The Struggle of Writing Poetry During a Pandemic

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Chris M. Arnone

Senior Contributor

The son of a librarian, Chris M. Arnone's love of books was as inevitable as gravity. He holds an MFA in Creative Writing from the University of Missouri - Kansas City. His novel, The Hermes Protocol, was published by Castle Bridge Media in 2023 and the next book in that series is due out in winter 2024. His work can also be found in Adelaide Literary Magazine and FEED Lit Mag. You can find him writing more books, poetry, and acting in Kansas City. You can also follow him on social media (Facebook, Goodreads, Instagram, Twitter, website).

We’re all struggling through the pandemic in our own ways. Whether we’re marathoning too much TV, FaceTiming relatives at odd hours, or juggling sudden homeschooling with working from home. For creatives like poets, there’s the added pressure of trying to string together words into meaningful stanzas in the midst of all this. How do we write poetry during a pandemic?

During the last semester, I was in a poetry workshop thematically focused on medicine and mortality, which seems oddly prescient now. Just before spring break, our school moved all classes online and shut down the campus. As the semester trudged along, more and more poems submitted each week were reflecting on stay-at-home orders and COVID-19. But not all poets feel the need to write about our current situation. “As a poet,” Valzhyna Mort told me via email, “I don’t see this news as a writing assignment. I don’t think that poets need to prove their relevance by immediately responding to current events. I write as I always do: taking notes, stealing writing time from my day.” I’ve felt much the same way personally, continuing to write intersex poetry and pointedly NOT writing about the pandemic.

Some don’t have the luxury of not writing for artistic reasons, however. Hadara Bar-Nadav, poetry professor at the University of Missouri-Kansas City (and full disclosure: my poetry professor), said, “On a daily basis, I am full-time parenting, full-time teaching, directing the graduate and undergraduate creative writing programs at UMKC, and advising our undergraduate students. Even though I do not have the time, energy, or focus to write, I am taking in imagery and language and feeling and information.” Similarly, Sachiko Murakami gave birth shortly before the pandemic and told me, “Newborns aren’t super conducive to the long stretches of concentrative effort that (I find, at least) writing a poem requires.”

As I was driving to get groceries the other day, a quiz question on NPR said that more and more Americans were finding time to read the classics right now. Admittedly, I’m not the biggest fan of so-called classics, but I’m definitely reading. Even if poets aren’t finding the headspace to write, many are reading as much, if not more, than we were before the stay-at-home orders. “Because my head is splitting from the blabber glued into simple sentences,” Mort said, “I turn to M. NourbeSe Philip. She breaks through the blabbering social discourse with the language that disrupts our cultural amnesia, our haunted cliches and myths.” She’s also been reading Tolstoy, Inger Christensen, Dickenson, and Gogol, diving deep into those classics.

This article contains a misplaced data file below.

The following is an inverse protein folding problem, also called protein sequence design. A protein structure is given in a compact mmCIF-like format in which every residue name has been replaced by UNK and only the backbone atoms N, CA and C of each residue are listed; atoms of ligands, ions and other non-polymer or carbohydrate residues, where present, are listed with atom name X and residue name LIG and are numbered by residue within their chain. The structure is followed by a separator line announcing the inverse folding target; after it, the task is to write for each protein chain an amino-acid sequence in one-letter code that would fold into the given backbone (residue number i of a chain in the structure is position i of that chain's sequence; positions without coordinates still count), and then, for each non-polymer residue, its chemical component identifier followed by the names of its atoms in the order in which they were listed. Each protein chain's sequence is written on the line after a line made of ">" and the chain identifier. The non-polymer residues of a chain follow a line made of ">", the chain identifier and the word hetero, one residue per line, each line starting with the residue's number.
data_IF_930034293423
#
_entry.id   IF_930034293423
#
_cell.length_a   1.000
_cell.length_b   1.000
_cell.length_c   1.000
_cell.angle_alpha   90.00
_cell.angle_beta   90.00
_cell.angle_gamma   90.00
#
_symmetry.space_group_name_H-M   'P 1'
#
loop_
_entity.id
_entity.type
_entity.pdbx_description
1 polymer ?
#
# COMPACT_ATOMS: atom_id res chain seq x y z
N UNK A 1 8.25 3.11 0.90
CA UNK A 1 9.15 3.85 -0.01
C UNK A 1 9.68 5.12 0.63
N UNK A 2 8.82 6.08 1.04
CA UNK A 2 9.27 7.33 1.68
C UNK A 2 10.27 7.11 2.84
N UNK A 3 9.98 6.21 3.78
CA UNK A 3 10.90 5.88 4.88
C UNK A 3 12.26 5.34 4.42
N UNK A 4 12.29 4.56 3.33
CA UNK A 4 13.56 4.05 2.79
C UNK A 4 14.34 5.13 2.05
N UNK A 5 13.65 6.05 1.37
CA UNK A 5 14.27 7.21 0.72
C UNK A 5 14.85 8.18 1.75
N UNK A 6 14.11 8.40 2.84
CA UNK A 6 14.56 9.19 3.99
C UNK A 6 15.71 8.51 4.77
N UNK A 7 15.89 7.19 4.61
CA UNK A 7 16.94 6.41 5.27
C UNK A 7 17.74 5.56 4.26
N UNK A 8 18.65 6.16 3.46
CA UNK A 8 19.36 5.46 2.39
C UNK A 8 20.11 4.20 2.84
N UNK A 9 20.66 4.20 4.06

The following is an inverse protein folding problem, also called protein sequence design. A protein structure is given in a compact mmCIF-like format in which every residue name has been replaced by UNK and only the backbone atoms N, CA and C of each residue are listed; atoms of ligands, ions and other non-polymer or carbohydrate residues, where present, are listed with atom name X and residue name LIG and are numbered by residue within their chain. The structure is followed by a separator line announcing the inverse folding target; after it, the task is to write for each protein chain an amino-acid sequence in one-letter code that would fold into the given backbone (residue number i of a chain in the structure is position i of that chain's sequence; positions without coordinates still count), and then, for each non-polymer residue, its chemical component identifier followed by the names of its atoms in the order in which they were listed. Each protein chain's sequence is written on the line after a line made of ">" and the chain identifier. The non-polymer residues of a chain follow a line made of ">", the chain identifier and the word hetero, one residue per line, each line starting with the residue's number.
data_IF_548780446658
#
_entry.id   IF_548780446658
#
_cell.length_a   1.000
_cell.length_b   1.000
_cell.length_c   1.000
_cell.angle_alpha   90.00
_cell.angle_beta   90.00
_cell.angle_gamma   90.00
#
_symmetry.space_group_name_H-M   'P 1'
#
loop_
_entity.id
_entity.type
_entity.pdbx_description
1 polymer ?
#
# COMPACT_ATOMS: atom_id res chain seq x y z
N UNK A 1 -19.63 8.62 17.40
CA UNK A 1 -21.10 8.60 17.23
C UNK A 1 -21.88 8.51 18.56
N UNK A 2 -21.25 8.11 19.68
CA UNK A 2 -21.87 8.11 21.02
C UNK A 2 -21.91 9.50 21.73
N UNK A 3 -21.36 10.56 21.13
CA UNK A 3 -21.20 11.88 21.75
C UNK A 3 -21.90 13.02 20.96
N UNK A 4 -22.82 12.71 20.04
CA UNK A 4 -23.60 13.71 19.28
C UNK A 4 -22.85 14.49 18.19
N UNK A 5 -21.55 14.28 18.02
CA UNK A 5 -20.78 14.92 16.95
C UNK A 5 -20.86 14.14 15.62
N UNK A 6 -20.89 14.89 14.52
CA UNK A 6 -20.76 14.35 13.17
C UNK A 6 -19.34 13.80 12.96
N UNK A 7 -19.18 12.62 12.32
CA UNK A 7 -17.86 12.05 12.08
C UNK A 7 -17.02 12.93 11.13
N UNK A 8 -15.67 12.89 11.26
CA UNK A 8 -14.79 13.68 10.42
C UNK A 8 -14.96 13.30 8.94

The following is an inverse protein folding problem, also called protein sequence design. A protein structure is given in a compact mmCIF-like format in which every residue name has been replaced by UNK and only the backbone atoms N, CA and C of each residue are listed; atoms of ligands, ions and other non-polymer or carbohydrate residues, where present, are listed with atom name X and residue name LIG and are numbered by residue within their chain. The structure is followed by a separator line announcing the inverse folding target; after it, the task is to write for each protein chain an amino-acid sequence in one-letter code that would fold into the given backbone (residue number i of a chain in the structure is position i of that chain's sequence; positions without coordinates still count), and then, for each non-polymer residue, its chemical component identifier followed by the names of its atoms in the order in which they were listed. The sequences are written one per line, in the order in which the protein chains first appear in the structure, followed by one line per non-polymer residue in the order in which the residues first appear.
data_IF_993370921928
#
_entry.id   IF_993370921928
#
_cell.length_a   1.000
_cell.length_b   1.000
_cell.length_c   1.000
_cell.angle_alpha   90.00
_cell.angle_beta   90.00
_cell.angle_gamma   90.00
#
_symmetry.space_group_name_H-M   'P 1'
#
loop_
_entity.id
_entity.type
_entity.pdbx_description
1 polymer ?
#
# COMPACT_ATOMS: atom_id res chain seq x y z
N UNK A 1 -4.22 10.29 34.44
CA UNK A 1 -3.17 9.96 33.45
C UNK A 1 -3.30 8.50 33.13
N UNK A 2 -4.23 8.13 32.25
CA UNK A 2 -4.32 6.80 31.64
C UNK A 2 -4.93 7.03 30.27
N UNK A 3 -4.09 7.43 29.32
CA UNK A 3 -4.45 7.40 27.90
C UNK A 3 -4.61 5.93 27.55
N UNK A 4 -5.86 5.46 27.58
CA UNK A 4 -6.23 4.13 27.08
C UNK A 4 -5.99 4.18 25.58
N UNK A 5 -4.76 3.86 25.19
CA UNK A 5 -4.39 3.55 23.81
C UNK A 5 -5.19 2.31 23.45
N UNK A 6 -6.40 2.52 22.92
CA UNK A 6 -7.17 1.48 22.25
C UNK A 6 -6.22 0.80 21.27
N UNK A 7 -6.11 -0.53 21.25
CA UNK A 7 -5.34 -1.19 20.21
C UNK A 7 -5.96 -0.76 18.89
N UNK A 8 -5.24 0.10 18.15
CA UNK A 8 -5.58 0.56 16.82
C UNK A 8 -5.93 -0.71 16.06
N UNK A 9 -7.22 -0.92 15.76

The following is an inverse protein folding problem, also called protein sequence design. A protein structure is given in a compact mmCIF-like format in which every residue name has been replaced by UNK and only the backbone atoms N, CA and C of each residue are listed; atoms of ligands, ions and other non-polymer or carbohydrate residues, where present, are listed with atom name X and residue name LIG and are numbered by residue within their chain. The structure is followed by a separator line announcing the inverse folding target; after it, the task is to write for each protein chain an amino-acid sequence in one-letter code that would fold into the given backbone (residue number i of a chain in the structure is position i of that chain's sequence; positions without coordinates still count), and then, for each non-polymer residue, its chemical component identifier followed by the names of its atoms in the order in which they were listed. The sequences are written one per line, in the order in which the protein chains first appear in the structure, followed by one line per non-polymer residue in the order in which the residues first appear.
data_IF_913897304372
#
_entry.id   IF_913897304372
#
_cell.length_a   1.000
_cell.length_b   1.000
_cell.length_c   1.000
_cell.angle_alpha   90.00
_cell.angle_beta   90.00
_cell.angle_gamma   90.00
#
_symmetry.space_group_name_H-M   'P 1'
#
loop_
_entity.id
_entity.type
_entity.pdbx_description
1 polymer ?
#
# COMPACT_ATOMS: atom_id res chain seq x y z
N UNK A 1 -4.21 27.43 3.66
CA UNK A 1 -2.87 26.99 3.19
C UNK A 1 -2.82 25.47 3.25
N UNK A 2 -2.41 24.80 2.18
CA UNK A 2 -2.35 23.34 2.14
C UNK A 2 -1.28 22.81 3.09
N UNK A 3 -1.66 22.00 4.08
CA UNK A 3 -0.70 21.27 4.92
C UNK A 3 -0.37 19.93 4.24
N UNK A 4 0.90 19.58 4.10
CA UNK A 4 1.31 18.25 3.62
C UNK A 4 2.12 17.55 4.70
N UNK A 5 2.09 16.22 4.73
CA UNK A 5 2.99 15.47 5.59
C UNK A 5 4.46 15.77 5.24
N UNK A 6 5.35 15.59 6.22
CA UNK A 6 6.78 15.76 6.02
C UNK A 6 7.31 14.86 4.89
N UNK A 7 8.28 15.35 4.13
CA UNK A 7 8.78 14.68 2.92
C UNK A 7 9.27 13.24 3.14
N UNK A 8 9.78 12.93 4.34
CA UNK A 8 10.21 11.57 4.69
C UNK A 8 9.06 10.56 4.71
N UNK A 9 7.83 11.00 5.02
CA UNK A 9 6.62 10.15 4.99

In the midst of all this panic and chaos, some poets are writing more than before, feeling inspiration or staving off boredom. Usually-a-novelist Leigh Stein started a Poet-in-Residence newsletter, but it was more than just writing poetry during a pandemic that got her working in verse. “On March 2, I decided to stop drinking alcohol—at least for 30 days,” Stein told me. “On March 13, I started writing poems again for the first time in nearly a decade, beginning with a poem based on a metaphor Dr. Fauci used to explain that the virus was like starlight—it was already on its way to us in the United States before we could see it. For me, there has been a significant correlation between not drinking right now and writing poetry. It feels like a miracle to be writing poetry right now—almost like a part of me I thought was dead brought back to life.”

Writing has been my escape. My final semester of my MFA program looms up ahead in the fall, a bit of a Schrodinger’s Semester. Will it be online or in-person? Will curve actually flatten? Will antibody testing and contact tracing become part of life? Will this virus surge back again later this year as some experts theorize? I don’t know, but the news doesn’t give me hope. So I’m writing. I’m writing on my thesis/novel set in 2018, well before this pandemic. I’m writing non-pandemic poetry. Maybe one day I’ll write about this, like Sachiko Murakami said, “I have to write from after, not during.” For now, I agree with Henri Cole, who told me, “Most poets are like chrysanthemums. We grow in darkness. But I am like a tiger. I pace inside my cage without any red meat. Then I collapse into sleep.” Except I’m vegetarian, but you get the gist.

Hadara Bar-Nadav’s most recent book is The New Nudity.

Henri Cole’s book Blizzard is due out September 1.

Valzhyna Mort’s book Music for the Dead and Resurrected is due out November 3.

Sachiko Murakami’s book Render is due out September 29.

Leigh Stein’s novel Self Care is due out June 30.